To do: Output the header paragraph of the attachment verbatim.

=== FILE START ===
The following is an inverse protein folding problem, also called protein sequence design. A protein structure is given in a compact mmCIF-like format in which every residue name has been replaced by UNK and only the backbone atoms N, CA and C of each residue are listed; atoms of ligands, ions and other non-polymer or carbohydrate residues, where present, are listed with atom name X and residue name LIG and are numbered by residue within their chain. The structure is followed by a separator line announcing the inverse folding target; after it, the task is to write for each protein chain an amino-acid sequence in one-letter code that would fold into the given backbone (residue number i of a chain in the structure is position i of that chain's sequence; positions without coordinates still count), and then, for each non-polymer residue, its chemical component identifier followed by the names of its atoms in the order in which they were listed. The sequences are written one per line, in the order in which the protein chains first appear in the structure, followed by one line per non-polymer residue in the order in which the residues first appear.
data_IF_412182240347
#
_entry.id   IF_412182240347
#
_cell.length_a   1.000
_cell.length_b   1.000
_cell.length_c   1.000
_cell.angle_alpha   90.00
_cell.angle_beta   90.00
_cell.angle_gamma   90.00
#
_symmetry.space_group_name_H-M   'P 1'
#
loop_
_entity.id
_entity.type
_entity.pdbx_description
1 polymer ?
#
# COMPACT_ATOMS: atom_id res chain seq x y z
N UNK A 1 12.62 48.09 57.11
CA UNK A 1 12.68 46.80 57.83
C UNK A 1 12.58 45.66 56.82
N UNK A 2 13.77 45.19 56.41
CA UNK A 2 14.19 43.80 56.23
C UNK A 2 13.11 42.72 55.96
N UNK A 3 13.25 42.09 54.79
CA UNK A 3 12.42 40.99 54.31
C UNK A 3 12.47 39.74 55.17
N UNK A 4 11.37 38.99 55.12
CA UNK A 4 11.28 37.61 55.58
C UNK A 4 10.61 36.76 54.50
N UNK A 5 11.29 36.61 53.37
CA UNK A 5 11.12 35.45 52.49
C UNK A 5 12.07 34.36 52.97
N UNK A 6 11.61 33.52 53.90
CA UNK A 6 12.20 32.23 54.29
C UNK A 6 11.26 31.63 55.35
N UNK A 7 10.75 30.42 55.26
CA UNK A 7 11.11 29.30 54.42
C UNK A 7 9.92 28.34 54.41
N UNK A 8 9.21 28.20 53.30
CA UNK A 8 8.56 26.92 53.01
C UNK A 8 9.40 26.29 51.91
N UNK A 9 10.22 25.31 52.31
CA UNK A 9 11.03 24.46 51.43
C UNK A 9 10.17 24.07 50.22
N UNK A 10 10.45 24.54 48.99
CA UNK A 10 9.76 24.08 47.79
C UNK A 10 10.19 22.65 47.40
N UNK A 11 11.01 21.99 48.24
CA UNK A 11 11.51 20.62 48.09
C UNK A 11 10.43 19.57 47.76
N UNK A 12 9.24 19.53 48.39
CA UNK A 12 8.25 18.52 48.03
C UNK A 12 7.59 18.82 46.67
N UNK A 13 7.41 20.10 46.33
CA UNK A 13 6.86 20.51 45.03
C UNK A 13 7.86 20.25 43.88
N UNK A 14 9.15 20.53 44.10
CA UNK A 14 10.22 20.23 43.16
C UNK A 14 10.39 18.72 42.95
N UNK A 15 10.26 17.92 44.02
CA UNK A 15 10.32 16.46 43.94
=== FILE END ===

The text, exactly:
The following is an inverse protein folding problem, also called protein sequence design. A protein structure is given in a compact mmCIF-like format in which every residue name has been replaced by UNK and only the backbone atoms N, CA and C of each residue are listed; atoms of ligands, ions and other non-polymer or carbohydrate residues, where present, are listed with atom name X and residue name LIG and are numbered by residue within their chain. The structure is followed by a separator line announcing the inverse folding target; after it, the task is to write for each protein chain an amino-acid sequence in one-letter code that would fold into the given backbone (residue number i of a chain in the structure is position i of that chain's sequence; positions without coordinates still count), and then, for each non-polymer residue, its chemical component identifier followed by the names of its atoms in the order in which they were listed. The sequences are written one per line, in the order in which the protein chains first appear in the structure, followed by one line per non-polymer residue in the order in which the residues first appear.